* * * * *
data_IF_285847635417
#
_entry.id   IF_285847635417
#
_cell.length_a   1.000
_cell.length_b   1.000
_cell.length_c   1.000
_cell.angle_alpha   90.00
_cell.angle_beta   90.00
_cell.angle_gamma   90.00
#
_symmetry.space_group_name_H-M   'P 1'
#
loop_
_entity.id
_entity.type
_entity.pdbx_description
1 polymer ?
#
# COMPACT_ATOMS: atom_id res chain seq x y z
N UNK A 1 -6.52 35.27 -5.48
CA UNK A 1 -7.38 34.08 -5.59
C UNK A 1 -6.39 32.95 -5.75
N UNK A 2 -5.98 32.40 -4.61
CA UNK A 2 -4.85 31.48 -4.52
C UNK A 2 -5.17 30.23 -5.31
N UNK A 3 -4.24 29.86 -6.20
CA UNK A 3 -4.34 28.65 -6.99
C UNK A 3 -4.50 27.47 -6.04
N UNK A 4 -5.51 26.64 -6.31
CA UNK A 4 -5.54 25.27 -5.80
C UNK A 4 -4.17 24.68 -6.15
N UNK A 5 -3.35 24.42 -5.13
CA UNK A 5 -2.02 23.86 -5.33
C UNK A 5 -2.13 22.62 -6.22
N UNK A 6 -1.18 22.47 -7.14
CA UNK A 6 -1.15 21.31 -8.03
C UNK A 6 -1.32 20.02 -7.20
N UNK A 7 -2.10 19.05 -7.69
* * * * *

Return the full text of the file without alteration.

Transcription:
data_IF_285847635417
#
_entry.id   IF_285847635417
#
_cell.length_a   1.000
_cell.length_b   1.000
_cell.length_c   1.000
_cell.angle_alpha   90.00
_cell.angle_beta   90.00
_cell.angle_gamma   90.00
#
_symmetry.space_group_name_H-M   'P 1'
#
loop_
_entity.id
_entity.type
_entity.pdbx_description
1 polymer ?
#
# COMPACT_ATOMS: atom_id res chain seq x y z
N UNK A 1 -6.52 35.27 -5.48
CA UNK A 1 -7.38 34.08 -5.59
C UNK A 1 -6.39 32.95 -5.75
N UNK A 2 -5.98 32.40 -4.61
CA UNK A 2 -4.85 31.48 -4.52
C UNK A 2 -5.17 30.23 -5.31
N UNK A 3 -4.24 29.86 -6.20
CA UNK A 3 -4.34 28.65 -6.99
C UNK A 3 -4.50 27.47 -6.04
N UNK A 4 -5.51 26.64 -6.31
CA UNK A 4 -5.54 25.27 -5.80
C UNK A 4 -4.17 24.68 -6.15
N UNK A 5 -3.35 24.42 -5.13
CA UNK A 5 -2.02 23.86 -5.33
C UNK A 5 -2.13 22.62 -6.22
N UNK A 6 -1.18 22.47 -7.14
CA UNK A 6 -1.15 21.31 -8.03
C UNK A 6 -1.32 20.02 -7.20
N UNK A 7 -2.10 19.05 -7.69